Mating occurs during November and December. During the breeding season, rams can become very aggressive and in a 60-day breeding season, one ram is able to mate with up to 35 female ewes—although, most males are not able to do so until they are 7 years old due to the tough competition.

At the beginning of the nineteenth century, there were between 1.5 million to two million bighorn sheep in North America. Today, there are less than 70,000.

Wild sheep live in social groups, but rams and ewes typically meet only to mate. Rams live in bachelor groups and females live in herds with other females and their young rams. When fall mating arrives, rams gather in larger groups and ram fighting escalates. Usually only stronger, older rams (with bigger horns) are able to mate.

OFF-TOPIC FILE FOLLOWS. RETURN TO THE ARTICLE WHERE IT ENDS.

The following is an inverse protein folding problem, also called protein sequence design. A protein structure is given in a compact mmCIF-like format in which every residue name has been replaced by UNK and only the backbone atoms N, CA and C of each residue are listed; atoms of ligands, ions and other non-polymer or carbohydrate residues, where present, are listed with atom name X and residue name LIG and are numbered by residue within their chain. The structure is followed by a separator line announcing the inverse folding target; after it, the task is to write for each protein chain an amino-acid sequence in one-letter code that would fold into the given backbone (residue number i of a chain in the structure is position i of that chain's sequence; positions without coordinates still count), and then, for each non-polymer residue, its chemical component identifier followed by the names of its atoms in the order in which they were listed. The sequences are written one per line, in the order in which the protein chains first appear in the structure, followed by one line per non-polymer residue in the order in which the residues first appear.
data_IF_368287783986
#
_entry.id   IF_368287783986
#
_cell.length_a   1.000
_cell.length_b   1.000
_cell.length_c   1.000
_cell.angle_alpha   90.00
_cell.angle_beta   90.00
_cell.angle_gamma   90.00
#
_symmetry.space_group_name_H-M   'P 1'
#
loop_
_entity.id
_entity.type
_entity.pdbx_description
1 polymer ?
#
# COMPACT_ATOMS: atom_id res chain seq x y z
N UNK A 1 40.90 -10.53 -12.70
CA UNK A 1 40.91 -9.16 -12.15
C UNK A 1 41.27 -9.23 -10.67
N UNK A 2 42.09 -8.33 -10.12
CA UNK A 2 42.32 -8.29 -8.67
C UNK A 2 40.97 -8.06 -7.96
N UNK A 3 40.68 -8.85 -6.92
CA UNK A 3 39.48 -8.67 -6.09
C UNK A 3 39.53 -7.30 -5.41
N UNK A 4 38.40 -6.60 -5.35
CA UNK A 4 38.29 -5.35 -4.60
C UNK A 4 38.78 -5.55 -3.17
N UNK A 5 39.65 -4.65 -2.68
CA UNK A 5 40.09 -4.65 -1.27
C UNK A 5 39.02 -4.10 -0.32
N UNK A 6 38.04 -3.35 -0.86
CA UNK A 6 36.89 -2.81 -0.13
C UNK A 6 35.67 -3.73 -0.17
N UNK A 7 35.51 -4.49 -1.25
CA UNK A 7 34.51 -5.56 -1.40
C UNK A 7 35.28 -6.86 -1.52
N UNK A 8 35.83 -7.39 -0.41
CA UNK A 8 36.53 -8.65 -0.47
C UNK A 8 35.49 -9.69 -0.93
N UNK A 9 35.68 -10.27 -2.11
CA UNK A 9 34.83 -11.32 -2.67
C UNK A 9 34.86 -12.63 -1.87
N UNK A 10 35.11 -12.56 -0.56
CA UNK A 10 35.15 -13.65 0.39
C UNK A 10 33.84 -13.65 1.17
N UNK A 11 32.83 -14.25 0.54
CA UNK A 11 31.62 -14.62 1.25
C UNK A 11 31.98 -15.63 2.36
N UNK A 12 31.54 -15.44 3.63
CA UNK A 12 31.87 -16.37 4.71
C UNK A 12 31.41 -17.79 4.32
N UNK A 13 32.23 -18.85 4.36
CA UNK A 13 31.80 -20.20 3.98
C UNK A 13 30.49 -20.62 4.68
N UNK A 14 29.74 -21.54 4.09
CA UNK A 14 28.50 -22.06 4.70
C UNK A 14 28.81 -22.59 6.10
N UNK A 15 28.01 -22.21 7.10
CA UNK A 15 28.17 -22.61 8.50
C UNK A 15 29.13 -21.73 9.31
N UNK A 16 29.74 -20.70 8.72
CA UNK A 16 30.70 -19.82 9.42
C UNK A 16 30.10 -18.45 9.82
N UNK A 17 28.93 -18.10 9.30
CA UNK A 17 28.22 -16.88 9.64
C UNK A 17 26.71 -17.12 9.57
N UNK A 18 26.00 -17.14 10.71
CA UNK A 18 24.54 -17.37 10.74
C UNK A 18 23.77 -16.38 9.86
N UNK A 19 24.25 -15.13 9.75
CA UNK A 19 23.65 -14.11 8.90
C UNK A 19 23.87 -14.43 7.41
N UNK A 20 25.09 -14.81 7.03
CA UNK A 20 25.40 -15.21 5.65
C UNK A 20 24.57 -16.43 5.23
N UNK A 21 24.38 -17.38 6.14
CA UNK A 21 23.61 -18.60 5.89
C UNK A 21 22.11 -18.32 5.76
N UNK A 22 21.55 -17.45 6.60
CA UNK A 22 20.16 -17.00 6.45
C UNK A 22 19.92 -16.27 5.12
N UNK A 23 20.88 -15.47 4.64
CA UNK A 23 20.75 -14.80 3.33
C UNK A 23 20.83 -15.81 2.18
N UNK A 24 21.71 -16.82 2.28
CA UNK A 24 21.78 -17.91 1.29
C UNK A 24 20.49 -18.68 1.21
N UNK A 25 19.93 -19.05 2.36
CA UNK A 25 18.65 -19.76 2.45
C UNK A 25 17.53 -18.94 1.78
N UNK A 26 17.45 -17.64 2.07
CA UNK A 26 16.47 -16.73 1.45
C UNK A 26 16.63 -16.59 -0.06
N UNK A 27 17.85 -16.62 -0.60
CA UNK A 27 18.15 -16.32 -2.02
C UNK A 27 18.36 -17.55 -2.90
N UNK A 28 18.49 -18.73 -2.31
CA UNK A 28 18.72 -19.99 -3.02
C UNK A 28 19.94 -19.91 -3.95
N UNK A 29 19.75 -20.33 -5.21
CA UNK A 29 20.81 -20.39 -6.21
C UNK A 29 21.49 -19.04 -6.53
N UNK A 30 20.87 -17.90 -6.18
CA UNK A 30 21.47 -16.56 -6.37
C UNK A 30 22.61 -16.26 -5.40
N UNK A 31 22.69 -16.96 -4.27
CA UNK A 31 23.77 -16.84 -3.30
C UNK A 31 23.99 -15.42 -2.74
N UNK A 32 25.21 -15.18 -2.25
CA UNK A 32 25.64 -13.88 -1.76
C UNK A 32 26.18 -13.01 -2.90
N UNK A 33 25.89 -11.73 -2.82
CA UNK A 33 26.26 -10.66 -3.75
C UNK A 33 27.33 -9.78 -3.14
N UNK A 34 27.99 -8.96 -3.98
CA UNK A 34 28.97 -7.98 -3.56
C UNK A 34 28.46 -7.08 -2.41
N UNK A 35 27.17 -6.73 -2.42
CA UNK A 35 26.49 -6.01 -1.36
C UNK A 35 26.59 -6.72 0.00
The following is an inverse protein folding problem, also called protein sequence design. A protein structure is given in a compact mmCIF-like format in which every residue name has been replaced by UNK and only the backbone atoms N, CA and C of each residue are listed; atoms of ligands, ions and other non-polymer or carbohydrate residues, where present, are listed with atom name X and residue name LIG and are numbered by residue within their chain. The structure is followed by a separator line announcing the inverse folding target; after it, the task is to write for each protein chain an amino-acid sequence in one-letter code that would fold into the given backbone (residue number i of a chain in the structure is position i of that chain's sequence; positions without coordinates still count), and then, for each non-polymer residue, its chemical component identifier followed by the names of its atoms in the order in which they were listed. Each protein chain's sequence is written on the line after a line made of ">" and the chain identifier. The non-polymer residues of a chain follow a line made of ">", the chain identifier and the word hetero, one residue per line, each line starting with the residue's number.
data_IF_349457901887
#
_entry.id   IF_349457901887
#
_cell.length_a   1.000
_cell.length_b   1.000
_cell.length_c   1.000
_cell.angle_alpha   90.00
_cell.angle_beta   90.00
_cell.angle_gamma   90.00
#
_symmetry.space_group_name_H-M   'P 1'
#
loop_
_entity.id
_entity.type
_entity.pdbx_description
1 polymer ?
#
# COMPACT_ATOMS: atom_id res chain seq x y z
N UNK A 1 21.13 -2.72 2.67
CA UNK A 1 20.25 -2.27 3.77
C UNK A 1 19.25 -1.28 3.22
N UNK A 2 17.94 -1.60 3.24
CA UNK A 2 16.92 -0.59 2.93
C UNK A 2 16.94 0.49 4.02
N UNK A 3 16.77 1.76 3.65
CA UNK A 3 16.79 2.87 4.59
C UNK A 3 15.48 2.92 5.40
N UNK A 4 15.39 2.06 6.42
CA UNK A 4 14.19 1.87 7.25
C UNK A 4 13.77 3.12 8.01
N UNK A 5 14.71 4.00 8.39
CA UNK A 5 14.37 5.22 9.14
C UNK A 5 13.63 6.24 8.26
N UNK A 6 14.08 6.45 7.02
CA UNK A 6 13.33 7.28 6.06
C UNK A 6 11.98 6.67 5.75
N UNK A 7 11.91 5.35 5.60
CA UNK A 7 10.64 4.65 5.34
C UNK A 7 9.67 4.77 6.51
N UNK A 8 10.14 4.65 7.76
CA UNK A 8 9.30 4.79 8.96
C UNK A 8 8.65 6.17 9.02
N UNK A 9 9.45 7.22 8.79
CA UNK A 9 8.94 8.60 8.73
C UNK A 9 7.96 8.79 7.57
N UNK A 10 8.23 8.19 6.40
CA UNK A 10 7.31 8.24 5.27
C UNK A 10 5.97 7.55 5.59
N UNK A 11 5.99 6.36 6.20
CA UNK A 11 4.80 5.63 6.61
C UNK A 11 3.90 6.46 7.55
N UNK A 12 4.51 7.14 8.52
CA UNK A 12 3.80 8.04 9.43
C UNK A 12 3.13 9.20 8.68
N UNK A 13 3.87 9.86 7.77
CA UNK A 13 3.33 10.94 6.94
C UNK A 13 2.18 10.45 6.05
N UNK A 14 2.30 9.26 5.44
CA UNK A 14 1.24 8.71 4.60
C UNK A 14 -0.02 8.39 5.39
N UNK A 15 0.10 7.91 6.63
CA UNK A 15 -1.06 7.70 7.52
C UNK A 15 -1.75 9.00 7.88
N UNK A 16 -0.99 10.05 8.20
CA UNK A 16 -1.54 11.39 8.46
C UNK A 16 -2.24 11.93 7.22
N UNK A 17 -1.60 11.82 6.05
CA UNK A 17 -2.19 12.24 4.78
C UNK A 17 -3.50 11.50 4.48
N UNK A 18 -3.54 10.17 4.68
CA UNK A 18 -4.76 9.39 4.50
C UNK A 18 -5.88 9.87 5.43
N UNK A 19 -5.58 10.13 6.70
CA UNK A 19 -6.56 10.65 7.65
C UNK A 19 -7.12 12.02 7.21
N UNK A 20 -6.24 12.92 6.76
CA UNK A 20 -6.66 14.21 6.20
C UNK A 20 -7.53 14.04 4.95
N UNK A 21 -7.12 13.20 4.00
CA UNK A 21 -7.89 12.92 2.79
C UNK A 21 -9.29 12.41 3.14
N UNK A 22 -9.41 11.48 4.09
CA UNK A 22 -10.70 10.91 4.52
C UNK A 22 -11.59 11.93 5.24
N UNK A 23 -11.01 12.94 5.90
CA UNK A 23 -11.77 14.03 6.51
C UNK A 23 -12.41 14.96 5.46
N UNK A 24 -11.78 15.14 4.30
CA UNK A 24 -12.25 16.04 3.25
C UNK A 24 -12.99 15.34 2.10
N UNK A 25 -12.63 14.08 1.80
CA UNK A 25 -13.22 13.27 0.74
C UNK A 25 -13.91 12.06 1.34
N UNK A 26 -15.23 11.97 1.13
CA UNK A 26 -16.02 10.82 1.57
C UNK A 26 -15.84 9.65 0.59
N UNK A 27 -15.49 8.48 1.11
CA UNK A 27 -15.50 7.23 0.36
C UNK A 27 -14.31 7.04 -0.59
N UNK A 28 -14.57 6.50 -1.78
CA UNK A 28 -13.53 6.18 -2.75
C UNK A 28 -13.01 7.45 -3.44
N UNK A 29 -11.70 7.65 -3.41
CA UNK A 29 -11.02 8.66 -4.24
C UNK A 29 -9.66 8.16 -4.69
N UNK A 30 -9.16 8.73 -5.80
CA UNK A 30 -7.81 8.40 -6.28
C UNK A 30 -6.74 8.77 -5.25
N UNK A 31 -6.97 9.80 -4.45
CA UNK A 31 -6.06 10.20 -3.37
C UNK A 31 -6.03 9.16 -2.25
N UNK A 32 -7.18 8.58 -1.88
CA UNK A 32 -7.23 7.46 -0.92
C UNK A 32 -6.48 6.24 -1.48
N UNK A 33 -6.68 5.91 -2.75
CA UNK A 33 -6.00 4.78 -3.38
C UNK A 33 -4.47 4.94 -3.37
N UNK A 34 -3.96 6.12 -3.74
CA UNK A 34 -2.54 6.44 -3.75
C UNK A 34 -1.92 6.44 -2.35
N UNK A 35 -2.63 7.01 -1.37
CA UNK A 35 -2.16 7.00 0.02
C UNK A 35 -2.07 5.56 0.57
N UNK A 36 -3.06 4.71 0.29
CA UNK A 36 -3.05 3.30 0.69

Bighorn sheep were once widespread throughout western North America. By the 1920’s, bighorn sheep were eliminated from Washington, Oregon, Texas, North Dakota, South Dakota, Nebraska, and part of Mexico. Today, populations have been re-established through transplanting sheep from healthy populations into vacant places.